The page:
I trust your guidance.
So using the law of succinctness, I'll go with this data:
1. Stanisława Błaszczyk, born 1889-05-08, in KALISZ (German: KALISCH), Wielkopolska (Greater Poland) Voivodship, Poland (German: Prowinz Poznan, Prussia)
The motivation: you mentioned somewhere that she resided in Stary Gostków. The distance between the two is about 87 km by road, and that's close enough for the vicinity argument. The German version might be useful, because until 1914 Kalisz was part of Prussia, and the 19th century documents from there were written either in Polish or in German.
(for Polish pronunciation go here: translate.google.com/#pl/en/kalisz ,then press the little speaker in the left (Polish) pane)
2. Zygmunt Klepacki, born 1879-06-08, in Krasnopol, gmina Krasnopol, Sejny County, Podlaskie Voivodship, NE Poland
The motivation: the statistical distribution of Klepackis in Podlaskie Voivodship, coupled with database of other Klepackis there. Also, I rejected the other two Krasnopols for these reasons:
a. Krasnopol (old name), now Niżankowice (ukr. Нижанковичі), region Stary Sambor, Lwów (Lviv) Province. Apparently, the Krasnopol name was no longer used in 19 c., but Niżankowice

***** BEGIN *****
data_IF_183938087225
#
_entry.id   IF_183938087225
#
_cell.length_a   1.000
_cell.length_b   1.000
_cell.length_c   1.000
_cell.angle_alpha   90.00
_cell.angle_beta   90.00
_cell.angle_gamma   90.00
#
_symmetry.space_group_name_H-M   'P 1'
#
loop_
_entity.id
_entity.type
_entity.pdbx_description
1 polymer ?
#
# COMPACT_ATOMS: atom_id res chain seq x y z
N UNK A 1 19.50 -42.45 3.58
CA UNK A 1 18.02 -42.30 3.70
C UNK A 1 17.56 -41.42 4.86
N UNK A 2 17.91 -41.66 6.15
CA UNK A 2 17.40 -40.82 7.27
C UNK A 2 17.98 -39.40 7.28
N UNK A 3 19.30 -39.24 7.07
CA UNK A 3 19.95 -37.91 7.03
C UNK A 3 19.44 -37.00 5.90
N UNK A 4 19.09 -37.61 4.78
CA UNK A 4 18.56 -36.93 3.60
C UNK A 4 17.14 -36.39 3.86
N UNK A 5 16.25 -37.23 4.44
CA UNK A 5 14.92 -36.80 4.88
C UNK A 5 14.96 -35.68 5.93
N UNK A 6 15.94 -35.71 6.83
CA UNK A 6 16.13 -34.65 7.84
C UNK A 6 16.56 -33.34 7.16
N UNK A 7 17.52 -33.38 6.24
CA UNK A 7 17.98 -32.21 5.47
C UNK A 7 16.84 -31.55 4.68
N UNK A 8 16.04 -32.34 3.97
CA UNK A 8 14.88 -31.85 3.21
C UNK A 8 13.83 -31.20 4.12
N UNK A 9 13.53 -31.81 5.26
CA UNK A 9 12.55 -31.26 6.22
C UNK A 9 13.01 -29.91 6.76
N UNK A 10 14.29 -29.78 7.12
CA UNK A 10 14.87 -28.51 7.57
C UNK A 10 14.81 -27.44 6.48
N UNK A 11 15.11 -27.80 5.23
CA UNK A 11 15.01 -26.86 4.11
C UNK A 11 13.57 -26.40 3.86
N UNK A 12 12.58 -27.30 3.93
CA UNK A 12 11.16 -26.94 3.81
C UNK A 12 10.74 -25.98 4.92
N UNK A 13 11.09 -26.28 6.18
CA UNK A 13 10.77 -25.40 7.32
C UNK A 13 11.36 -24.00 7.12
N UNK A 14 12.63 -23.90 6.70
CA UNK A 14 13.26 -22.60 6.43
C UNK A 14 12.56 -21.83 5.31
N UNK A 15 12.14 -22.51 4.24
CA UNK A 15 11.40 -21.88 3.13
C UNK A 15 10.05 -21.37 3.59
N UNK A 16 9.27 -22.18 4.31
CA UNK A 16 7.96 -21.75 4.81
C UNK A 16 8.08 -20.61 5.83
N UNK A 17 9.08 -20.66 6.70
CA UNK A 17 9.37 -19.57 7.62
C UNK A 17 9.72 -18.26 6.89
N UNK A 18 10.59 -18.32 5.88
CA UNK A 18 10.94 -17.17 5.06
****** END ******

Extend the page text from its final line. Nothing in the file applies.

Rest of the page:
b. Krasnopol, Żytomierz Province, Ukraine - This one is way to far East into the Ukraine, to be in any way connected with Kalisz, Wielkopolska
So, as I suggested before, try to contact Suwałki Archive (I provided the address above) and get the baptism copy of Zygmunt Klepacki.
Regarding arranged marriages. This is not a subject I am very familiar with, but I know that some form of arranged marriages existed in Europe until XX century. Starting from the top: the royal marriages were always a matter of dynastic interests. Brides were chosen in order to set strong ties with other royal families, from abroad. Similarly, noble families tried expand their estates by connecting with other noble families. Among peasantry, the institution of swat and swatka (matchmakers) existed in 19 c. as well. Hard working people did have a leisure time, there were no clubs, movie theaters, and dating in general - with the exception of some occasional local dances perhaps.
The puzzle is the distance between Stary Gostków and Krasnopol. That's 440 km across the country by road, and as the crow flies, more or less. That's a big distance now, and that was a huge distance then - considering mode of transportation and crossing from Prussian to Russian partition. How do the two families knew each other is another puzzle.
Take care. I'll let you know if I find something useful. boletus.